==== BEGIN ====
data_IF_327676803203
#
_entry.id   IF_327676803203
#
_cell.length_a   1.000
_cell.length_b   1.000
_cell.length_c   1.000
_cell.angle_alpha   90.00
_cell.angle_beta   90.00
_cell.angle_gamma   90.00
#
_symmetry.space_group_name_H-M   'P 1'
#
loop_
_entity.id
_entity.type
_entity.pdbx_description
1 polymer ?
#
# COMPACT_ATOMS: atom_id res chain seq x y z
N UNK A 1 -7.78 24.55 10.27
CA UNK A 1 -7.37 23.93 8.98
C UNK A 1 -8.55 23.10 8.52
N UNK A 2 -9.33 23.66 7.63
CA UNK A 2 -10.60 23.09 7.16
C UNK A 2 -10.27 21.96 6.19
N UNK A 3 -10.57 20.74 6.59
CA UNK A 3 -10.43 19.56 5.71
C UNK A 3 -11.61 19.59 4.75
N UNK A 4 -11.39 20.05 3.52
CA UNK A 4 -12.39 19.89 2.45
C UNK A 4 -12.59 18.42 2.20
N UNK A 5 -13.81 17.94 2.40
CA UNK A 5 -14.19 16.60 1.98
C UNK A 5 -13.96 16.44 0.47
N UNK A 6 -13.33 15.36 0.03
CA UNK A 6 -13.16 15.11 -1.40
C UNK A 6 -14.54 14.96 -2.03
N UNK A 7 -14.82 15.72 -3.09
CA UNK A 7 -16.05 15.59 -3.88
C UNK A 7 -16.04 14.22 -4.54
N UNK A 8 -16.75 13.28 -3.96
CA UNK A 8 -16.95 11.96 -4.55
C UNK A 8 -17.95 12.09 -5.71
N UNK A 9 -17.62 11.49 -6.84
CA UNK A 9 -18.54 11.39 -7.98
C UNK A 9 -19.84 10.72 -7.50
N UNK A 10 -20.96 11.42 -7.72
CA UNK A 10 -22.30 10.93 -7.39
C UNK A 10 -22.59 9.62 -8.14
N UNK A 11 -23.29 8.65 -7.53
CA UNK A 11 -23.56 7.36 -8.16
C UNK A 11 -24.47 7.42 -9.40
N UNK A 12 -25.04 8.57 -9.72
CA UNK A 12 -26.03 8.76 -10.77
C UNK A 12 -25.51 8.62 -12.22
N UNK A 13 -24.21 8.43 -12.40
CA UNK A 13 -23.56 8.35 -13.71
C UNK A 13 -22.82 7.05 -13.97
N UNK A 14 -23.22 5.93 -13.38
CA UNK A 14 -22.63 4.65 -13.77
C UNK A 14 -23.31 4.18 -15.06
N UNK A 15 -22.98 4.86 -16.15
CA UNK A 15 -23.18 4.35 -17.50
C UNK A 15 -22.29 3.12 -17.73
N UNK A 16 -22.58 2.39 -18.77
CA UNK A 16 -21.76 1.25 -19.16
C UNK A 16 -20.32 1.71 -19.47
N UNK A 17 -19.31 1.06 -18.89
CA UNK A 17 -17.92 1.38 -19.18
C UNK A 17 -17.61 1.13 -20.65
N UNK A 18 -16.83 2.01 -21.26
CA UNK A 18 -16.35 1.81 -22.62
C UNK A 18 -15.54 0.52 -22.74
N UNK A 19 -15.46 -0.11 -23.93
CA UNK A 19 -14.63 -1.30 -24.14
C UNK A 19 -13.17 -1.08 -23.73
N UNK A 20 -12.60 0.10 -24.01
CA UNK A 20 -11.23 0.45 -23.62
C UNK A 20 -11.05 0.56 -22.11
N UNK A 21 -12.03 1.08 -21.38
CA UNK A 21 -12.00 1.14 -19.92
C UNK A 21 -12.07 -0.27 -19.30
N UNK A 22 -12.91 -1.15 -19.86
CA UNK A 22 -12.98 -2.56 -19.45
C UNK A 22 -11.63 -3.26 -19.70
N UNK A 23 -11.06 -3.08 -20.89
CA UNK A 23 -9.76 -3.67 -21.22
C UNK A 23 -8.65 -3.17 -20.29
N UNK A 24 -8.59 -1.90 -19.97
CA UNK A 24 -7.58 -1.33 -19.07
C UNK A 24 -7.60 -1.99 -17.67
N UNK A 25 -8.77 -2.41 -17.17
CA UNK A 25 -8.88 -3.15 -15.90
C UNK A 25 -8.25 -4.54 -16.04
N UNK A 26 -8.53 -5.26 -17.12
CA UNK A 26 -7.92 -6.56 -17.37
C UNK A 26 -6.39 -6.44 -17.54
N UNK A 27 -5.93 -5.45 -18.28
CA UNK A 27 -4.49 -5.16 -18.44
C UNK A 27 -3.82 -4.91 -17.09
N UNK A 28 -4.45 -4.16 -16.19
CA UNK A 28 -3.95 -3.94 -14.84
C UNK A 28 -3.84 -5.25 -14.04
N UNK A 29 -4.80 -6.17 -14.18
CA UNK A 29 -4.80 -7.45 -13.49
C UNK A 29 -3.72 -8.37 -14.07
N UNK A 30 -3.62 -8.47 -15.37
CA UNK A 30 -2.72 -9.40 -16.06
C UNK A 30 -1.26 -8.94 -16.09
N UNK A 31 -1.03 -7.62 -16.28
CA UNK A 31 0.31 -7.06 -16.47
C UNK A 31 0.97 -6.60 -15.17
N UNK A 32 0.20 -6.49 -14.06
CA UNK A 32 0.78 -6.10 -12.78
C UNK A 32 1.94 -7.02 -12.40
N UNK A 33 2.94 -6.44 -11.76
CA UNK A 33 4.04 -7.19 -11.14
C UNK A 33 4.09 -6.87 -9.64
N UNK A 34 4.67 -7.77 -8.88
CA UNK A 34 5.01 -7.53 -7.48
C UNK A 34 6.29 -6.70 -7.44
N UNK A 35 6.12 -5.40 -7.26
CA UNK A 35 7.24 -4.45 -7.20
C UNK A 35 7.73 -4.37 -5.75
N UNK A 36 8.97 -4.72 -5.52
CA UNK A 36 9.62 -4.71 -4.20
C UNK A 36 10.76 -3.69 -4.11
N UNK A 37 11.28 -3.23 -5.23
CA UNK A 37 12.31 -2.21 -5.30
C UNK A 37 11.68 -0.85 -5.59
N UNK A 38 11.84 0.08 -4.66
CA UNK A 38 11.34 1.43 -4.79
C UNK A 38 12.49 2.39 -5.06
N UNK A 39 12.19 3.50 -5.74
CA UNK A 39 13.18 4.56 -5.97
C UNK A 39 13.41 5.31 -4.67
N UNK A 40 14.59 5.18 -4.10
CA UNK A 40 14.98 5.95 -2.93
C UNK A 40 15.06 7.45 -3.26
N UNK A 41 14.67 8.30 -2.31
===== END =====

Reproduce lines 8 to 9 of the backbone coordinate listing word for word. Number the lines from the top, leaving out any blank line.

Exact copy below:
_cell.angle_alpha   90.00
_cell.angle_beta   90.00